Error Boundaries with Error Reporting

Illustrate the use of error boundaries in React for capturing errors in the UI, logging them, and showing a graceful fallback UI.
class ErrorBoundary extends React.Component {
  constructor(props) {
    this.state = { hasError: false, errorInfo: null };

  static getDerivedStateFromError(error) {
    // Update state so the next render will show the fallback UI.
    return { hasError: true };

  componentDidCatch(error, errorInfo) {
    // You can also log the error to an error reporting service
    logErrorToMyService(error, errorInfo);
    this.setState({ errorInfo });

  render() {
    if (this.state.hasError) {
      // You can render any custom fallback UI
      return <h1>Something went wrong.</h1>;

    return this.props.children;
This is a React component called ErrorBoundary that catches JavaScript errors anywhere in its child component tree, logs those errors, and displays a fallback UI instead of the component tree that crashed. componentDidCatch is used to log errors.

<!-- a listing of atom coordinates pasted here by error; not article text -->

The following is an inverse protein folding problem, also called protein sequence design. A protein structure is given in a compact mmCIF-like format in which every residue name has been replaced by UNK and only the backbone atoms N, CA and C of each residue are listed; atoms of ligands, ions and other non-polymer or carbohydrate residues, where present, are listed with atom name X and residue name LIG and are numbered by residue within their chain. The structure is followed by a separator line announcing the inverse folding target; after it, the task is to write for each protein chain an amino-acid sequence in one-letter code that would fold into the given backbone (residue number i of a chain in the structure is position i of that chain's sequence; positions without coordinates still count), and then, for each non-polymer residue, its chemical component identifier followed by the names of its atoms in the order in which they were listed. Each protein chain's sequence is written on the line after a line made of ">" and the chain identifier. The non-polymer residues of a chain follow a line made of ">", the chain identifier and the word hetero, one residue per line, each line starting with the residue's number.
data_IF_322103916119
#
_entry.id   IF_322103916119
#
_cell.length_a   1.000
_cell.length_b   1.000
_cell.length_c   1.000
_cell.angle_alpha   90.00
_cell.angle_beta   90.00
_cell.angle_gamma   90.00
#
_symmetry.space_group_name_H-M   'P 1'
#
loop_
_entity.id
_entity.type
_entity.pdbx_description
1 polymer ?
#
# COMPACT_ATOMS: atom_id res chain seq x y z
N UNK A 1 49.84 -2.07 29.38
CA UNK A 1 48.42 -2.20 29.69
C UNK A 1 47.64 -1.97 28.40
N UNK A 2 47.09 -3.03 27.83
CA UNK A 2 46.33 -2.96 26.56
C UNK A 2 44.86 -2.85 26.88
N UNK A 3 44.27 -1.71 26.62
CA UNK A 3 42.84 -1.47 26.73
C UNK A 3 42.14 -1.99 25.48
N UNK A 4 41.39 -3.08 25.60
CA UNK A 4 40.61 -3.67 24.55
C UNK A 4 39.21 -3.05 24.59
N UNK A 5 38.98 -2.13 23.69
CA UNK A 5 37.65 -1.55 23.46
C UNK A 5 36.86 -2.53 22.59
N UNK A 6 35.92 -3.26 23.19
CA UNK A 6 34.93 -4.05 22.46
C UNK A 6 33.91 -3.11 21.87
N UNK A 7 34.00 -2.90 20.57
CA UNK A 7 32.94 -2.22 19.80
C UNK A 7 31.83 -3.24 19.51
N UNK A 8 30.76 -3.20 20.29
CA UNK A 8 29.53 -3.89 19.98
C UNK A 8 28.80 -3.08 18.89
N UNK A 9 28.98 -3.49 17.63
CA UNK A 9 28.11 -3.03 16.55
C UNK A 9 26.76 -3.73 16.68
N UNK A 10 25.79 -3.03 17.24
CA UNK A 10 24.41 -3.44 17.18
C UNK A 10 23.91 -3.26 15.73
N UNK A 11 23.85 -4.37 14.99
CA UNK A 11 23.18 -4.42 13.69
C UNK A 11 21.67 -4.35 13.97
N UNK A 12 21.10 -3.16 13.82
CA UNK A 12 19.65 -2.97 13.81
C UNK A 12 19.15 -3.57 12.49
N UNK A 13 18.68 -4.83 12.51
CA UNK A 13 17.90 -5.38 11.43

function logErrorToMyService(error, errorInfo) {
  // Send error report to an error-reporting service
  console.error('Logging error:', error, errorInfo);
  // Replace with your error reporting logic, e.g. integration with external services
This is a function to send error reports to an error-reporting service. Replace the console.error with your actual error reporting logic.
function MyComponent() {
  return (
      <h1>My App</h1>
        <MyWidget />

function MyWidget() {
  // This will throw an error when rendered!
  throw new Error('I crashed!');
This function represents a React component that nests a widget inside an ErrorBoundary. If MyWidget throws an error, ErrorBoundary will catch it and display a fallback UI.
.errorBoundaryFallback {
  color: red;
  font-size: 20px;
  padding: 15px;
CSS styles for the ErrorBoundary fallback UI, giving it a red color and larger font size for better visibility.